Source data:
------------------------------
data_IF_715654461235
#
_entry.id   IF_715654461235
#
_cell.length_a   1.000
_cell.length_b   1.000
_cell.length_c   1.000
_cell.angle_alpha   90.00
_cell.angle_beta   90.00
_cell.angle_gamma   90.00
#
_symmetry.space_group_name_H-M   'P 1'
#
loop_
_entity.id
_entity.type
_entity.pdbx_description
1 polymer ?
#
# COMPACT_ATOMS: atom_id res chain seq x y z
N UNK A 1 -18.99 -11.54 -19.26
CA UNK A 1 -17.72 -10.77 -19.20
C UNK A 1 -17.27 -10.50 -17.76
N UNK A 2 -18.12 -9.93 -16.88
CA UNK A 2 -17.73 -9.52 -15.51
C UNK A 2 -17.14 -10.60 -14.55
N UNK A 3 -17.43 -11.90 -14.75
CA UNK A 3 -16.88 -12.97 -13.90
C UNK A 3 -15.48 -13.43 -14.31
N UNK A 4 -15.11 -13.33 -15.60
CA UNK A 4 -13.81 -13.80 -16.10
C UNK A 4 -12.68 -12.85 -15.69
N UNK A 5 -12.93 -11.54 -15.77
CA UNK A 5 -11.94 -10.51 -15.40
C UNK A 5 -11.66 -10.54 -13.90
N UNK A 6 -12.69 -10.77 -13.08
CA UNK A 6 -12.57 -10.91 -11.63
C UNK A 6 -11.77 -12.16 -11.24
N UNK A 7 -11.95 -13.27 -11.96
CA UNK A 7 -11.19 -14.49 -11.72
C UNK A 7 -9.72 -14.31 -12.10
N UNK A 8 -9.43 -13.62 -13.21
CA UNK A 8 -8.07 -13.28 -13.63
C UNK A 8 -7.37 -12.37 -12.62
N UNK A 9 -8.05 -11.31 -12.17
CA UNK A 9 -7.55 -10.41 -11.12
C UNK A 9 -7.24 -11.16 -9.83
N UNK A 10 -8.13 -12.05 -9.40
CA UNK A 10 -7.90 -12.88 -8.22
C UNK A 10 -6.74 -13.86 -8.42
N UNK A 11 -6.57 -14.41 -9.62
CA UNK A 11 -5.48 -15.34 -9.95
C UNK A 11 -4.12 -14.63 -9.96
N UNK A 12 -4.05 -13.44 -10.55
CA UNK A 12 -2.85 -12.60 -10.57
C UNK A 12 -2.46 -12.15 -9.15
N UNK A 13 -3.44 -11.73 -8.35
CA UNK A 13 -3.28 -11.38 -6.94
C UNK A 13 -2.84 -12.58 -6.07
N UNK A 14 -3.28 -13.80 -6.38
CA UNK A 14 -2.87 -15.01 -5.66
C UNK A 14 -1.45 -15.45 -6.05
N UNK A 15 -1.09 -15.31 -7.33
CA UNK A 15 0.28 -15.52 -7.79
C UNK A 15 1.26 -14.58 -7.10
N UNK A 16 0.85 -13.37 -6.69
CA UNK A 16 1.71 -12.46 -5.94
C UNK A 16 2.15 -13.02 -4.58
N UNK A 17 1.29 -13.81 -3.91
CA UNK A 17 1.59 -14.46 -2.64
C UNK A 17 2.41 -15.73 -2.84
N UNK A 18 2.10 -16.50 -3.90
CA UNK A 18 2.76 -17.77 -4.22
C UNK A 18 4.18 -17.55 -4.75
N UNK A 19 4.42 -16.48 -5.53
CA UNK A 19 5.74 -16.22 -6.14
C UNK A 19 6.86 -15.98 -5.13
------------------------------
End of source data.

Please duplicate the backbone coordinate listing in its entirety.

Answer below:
data_IF_715654461235
#
_entry.id   IF_715654461235
#
_cell.length_a   1.000
_cell.length_b   1.000
_cell.length_c   1.000
_cell.angle_alpha   90.00
_cell.angle_beta   90.00
_cell.angle_gamma   90.00
#
_symmetry.space_group_name_H-M   'P 1'
#
loop_
_entity.id
_entity.type
_entity.pdbx_description
1 polymer ?
#
# COMPACT_ATOMS: atom_id res chain seq x y z
N UNK A 1 -18.99 -11.54 -19.26
CA UNK A 1 -17.72 -10.77 -19.20
C UNK A 1 -17.27 -10.50 -17.76
N UNK A 2 -18.12 -9.93 -16.88
CA UNK A 2 -17.73 -9.52 -15.51
C UNK A 2 -17.14 -10.60 -14.55
N UNK A 3 -17.43 -11.90 -14.75
CA UNK A 3 -16.88 -12.97 -13.90
C UNK A 3 -15.48 -13.43 -14.31
N UNK A 4 -15.11 -13.33 -15.60
CA UNK A 4 -13.81 -13.80 -16.10
C UNK A 4 -12.68 -12.85 -15.69
N UNK A 5 -12.93 -11.54 -15.77
CA UNK A 5 -11.94 -10.51 -15.40
C UNK A 5 -11.66 -10.54 -13.90
N UNK A 6 -12.69 -10.77 -13.08
CA UNK A 6 -12.57 -10.91 -11.63
C UNK A 6 -11.77 -12.16 -11.24
N UNK A 7 -11.95 -13.27 -11.96
CA UNK A 7 -11.19 -14.49 -11.72
C UNK A 7 -9.72 -14.31 -12.10
N UNK A 8 -9.43 -13.62 -13.21
CA UNK A 8 -8.07 -13.28 -13.63
C UNK A 8 -7.37 -12.37 -12.62
N UNK A 9 -8.05 -11.31 -12.17
CA UNK A 9 -7.55 -10.41 -11.12
C UNK A 9 -7.24 -11.16 -9.83
N UNK A 10 -8.13 -12.05 -9.40
CA UNK A 10 -7.90 -12.88 -8.22
C UNK A 10 -6.74 -13.86 -8.42
N UNK A 11 -6.57 -14.41 -9.62
CA UNK A 11 -5.48 -15.34 -9.95
C UNK A 11 -4.12 -14.63 -9.96
N UNK A 12 -4.05 -13.44 -10.55
CA UNK A 12 -2.85 -12.60 -10.57
C UNK A 12 -2.46 -12.15 -9.15
N UNK A 13 -3.44 -11.73 -8.35
CA UNK A 13 -3.28 -11.38 -6.94
C UNK A 13 -2.84 -12.58 -6.07
N UNK A 14 -3.28 -13.80 -6.38
CA UNK A 14 -2.87 -15.01 -5.66
C UNK A 14 -1.45 -15.45 -6.05
N UNK A 15 -1.09 -15.31 -7.33
CA UNK A 15 0.28 -15.52 -7.79
C UNK A 15 1.26 -14.58 -7.10
N UNK A 16 0.85 -13.37 -6.69
CA UNK A 16 1.71 -12.46 -5.94
C UNK A 16 2.15 -13.02 -4.58
N UNK A 17 1.29 -13.81 -3.91
CA UNK A 17 1.59 -14.46 -2.64
C UNK A 17 2.41 -15.73 -2.84
N UNK A 18 2.10 -16.50 -3.90
CA UNK A 18 2.76 -17.77 -4.22
C UNK A 18 4.18 -17.55 -4.75
N UNK A 19 4.42 -16.48 -5.53
CA UNK A 19 5.74 -16.22 -6.14
C UNK A 19 6.86 -15.98 -5.13